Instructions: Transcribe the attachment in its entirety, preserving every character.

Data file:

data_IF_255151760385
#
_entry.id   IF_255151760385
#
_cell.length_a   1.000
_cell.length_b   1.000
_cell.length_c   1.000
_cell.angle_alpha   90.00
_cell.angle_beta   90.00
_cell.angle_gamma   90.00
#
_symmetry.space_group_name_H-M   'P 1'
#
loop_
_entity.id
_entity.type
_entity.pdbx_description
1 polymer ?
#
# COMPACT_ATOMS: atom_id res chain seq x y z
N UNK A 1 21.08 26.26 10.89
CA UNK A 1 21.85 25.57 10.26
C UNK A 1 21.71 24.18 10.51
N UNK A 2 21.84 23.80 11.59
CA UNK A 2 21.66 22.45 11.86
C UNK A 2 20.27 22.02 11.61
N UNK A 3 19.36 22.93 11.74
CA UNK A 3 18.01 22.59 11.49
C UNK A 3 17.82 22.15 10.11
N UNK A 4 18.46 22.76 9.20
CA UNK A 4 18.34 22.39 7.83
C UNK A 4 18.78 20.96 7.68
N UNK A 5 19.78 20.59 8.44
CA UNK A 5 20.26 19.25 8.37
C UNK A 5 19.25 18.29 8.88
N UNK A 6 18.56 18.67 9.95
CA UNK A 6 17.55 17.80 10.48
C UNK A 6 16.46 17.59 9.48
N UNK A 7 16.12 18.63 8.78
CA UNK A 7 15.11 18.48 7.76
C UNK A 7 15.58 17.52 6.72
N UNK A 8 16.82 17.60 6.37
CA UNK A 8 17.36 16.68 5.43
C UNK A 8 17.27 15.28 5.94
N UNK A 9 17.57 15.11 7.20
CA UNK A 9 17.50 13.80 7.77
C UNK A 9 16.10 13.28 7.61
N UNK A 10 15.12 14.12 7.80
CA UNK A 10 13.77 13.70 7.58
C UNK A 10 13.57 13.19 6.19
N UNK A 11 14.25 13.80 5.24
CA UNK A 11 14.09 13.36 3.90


data_IF_255151760385
#
_entry.id   IF_255151760385
#
_cell.length_a   1.000
_cell.length_b   1.000
_cell.length_c   1.000
_cell.angle_alpha   90.00
_cell.angle_beta   90.00
_cell.angle_gamma   90.00
#
_symmetry.space_group_name_H-M   'P 1'
#
loop_
_entity.id
_entity.type
_entity.pdbx_description
1 polymer ?
#
# COMPACT_ATOMS: atom_id res chain seq x y z
N UNK A 1 21.08 26.26 10.89
CA UNK A 1 21.85 25.57 10.26
C UNK A 1 21.71 24.18 10.51
N UNK A 2 21.84 23.80 11.59
CA UNK A 2 21.66 22.45 11.86
C UNK A 2 20.27 22.02 11.61
N UNK A 3 19.36 22.93 11.74
CA UNK A 3 18.01 22.59 11.49
C UNK A 3 17.82 22.15 10.11
N UNK A 4 18.46 22.76 9.20
CA UNK A 4 18.34 22.39 7.83
C UNK A 4 18.78 20.96 7.68
N UNK A 5 19.78 20.59 8.44
CA UNK A 5 20.26 19.25 8.37
C UNK A 5 19.25 18.29 8.88
N UNK A 6 18.56 18.67 9.95
CA UNK A 6 17.55 17.80 10.48
C UNK A 6 16.46 17.59 9.48
N UNK A 7 16.12 18.63 8.78
CA UNK A 7 15.11 18.48 7.76
C UNK A 7 15.58 17.52 6.72
N UNK A 8 16.82 17.60 6.37
CA UNK A 8 17.36 16.68 5.43
C UNK A 8 17.27 15.28 5.94
N UNK A 9 17.57 15.11 7.20
CA UNK A 9 17.50 13.80 7.77
C UNK A 9 16.10 13.28 7.61
N UNK A 10 15.12 14.12 7.80
CA UNK A 10 13.77 13.70 7.58
C UNK A 10 13.57 13.19 6.19
N UNK A 11 14.25 13.80 5.24
CA UNK A 11 14.09 13.36 3.90